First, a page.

3

In Haskell, when using typeclass, it is easy to declare constraint of its' instances' type kind.

class Functor (f :: * -> *) where
  ...

* -> * represents HKT (Higher-Kinded Types), this means any type conforming to Functor must be a HKT.

How can I achieve this with Swift's protocol ?

2

Swift does not support HKT as a type form natively, but you can simulate the constraint with a trick of associatedtype:

public protocol Functor {
    /// (* -> *)
    associatedtype FunctorT: Functor = Self
    /// *
    associatedtype FunctorTT
    /// fmap
    func map<T>(_ transform: ((FunctorTT) -> T)) -> FunctorT where FunctorT.FunctorTT == T
}

And conformance example:

public enum Maybe<T> {
    case just(T)
    case nothing
}

extension Maybe: Functor {
    public typealias FunctorTT = T
    public func map<U>(_ transform: ((T) -> U)) -> Maybe<U> {
        switch self {
        case .nothing:
            return .nothing
        case .just(let v):
            return .just(transform(v))
        }
    }
}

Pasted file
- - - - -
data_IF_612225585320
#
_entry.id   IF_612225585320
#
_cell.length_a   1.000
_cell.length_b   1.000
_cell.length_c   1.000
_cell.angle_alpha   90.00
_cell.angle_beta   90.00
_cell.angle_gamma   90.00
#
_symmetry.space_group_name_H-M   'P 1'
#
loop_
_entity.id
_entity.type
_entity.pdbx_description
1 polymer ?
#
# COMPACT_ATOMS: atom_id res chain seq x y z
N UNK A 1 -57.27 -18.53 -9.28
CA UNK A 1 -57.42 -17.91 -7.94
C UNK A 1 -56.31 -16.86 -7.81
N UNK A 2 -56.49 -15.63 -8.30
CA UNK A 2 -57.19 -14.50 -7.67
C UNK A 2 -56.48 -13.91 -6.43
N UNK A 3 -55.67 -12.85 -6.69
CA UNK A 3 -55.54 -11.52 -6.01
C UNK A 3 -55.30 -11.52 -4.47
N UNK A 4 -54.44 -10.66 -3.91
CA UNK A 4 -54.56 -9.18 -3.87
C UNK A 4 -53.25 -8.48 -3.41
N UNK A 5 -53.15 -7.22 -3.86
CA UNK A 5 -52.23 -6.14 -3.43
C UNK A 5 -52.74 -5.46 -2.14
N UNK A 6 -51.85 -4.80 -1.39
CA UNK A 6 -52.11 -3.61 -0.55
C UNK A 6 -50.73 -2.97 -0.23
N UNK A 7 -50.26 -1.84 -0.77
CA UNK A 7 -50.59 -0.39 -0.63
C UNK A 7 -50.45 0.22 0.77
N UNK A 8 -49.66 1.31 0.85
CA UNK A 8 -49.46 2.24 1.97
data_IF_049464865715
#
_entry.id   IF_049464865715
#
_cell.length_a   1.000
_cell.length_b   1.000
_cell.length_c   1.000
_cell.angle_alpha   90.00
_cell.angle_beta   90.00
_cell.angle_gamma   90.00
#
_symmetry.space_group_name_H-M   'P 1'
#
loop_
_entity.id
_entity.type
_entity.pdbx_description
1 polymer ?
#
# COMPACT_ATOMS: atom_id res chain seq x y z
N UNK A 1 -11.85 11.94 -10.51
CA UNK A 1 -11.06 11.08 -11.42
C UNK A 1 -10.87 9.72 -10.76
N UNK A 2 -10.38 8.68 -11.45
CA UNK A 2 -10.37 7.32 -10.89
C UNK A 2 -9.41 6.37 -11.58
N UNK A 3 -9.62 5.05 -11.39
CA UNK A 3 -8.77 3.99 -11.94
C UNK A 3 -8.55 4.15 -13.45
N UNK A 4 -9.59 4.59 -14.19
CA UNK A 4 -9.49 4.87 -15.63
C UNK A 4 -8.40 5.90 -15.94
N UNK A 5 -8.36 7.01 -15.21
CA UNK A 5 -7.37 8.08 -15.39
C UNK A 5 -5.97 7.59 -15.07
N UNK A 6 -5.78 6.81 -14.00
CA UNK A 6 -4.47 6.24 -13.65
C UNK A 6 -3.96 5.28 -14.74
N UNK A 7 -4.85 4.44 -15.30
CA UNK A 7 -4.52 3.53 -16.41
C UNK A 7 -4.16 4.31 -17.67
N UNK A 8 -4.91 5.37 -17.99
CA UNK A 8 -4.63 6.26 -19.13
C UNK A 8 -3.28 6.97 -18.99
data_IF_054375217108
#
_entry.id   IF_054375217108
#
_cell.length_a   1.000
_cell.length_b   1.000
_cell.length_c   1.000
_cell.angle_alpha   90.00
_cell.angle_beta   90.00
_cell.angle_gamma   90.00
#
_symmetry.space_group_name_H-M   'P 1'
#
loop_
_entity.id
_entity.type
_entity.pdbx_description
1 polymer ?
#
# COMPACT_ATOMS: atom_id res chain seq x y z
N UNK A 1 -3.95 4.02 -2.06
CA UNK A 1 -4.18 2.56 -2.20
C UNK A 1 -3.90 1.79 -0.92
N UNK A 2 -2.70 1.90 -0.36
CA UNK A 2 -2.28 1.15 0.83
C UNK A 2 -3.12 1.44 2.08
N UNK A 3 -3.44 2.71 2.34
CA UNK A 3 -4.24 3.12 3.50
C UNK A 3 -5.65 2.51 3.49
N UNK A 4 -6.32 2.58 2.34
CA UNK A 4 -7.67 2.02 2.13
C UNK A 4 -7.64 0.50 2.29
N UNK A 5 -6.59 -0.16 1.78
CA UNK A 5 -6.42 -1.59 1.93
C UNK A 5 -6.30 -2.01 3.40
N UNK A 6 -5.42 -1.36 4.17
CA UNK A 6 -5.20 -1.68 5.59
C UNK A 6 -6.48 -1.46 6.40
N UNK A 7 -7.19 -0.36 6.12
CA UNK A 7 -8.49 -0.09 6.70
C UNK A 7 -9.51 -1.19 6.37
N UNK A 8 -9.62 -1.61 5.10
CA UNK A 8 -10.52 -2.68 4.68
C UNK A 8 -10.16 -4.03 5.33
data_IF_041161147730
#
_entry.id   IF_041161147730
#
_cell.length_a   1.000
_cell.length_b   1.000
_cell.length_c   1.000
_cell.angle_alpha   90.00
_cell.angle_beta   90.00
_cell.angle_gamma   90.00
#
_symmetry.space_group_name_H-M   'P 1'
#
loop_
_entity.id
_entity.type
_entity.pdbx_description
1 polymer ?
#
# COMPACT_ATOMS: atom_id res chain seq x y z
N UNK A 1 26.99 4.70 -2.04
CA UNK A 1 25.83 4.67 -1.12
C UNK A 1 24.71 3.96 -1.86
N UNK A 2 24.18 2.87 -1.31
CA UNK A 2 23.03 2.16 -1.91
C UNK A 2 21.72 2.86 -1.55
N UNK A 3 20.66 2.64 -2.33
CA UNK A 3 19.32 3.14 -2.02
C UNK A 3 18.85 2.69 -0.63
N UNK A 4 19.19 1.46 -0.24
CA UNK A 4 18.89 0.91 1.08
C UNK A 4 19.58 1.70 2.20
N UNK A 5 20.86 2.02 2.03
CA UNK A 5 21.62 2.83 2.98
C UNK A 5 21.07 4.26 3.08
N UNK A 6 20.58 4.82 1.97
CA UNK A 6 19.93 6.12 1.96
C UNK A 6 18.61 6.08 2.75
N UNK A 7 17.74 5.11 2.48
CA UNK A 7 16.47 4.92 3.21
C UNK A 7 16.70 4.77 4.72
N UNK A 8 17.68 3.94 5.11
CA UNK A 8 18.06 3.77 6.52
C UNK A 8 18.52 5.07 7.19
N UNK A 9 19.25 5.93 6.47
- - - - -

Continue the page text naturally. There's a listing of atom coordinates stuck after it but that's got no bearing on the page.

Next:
• Nice documentation of a nice trick. Two comments: 1) I'd love to see some further explanation of why this is useful, possible applications (maybe built into the code examples) 2) why the use of Maybe as a type when we already have Optional? – sjwarner Oct 20 '18 at 13:43
  • @sjwarner Functor is a concept from functional programming. It is an abstraction of a way to apply a function over or around some structure that we don’t want to alter. You may heard of Monad, it is a typeclass(protocol) based on Functor. – duan Oct 20 '18 at 14:18
  • Absolutely, that's a good definition. But I'm assuming that by posting a question and self-answer, you're seeking to educate existing Swift users. Perhaps you'd see value in editing your question or answer to better convey to any readers not just what a functor is, but also why it's useful; what real-world problems can it be applied to? :) – sjwarner Oct 21 '18 at 1:54
  • 1
    @sjwarner the question is not about functor, it's about HKT constraint in protocol. – duan Oct 21 '18 at 7:00

Your Answer

By clicking "Post Your Answer", you agree to our terms of service, privacy policy and cookie policy

Not the answer you're looking for? Browse other questions tagged or ask your own question.